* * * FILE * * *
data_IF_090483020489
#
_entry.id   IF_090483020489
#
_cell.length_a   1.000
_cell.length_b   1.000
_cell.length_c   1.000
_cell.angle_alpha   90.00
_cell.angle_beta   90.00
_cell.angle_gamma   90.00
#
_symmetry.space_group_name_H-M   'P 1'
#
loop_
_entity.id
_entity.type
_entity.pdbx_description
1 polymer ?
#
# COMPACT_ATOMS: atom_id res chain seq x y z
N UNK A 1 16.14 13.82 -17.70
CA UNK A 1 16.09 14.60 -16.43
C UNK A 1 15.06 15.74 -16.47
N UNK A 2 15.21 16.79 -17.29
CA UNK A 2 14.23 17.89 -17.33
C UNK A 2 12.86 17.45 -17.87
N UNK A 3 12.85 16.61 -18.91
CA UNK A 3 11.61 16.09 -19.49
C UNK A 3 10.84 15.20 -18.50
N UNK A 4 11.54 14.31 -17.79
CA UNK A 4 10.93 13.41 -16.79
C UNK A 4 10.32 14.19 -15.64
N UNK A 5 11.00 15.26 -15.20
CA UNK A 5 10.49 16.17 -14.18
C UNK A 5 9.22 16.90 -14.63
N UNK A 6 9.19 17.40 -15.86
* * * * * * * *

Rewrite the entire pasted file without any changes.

data_IF_090483020489
#
_entry.id   IF_090483020489
#
_cell.length_a   1.000
_cell.length_b   1.000
_cell.length_c   1.000
_cell.angle_alpha   90.00
_cell.angle_beta   90.00
_cell.angle_gamma   90.00
#
_symmetry.space_group_name_H-M   'P 1'
#
loop_
_entity.id
_entity.type
_entity.pdbx_description
1 polymer ?
#
# COMPACT_ATOMS: atom_id res chain seq x y z
N UNK A 1 16.14 13.82 -17.70
CA UNK A 1 16.09 14.60 -16.43
C UNK A 1 15.06 15.74 -16.47
N UNK A 2 15.21 16.79 -17.29
CA UNK A 2 14.23 17.89 -17.33
C UNK A 2 12.86 17.45 -17.87
N UNK A 3 12.85 16.61 -18.91
CA UNK A 3 11.61 16.09 -19.49
C UNK A 3 10.84 15.20 -18.50
N UNK A 4 11.54 14.31 -17.79
CA UNK A 4 10.93 13.41 -16.79
C UNK A 4 10.32 14.19 -15.64
N UNK A 5 11.00 15.26 -15.20
CA UNK A 5 10.49 16.17 -14.18
C UNK A 5 9.22 16.90 -14.63
N UNK A 6 9.19 17.40 -15.86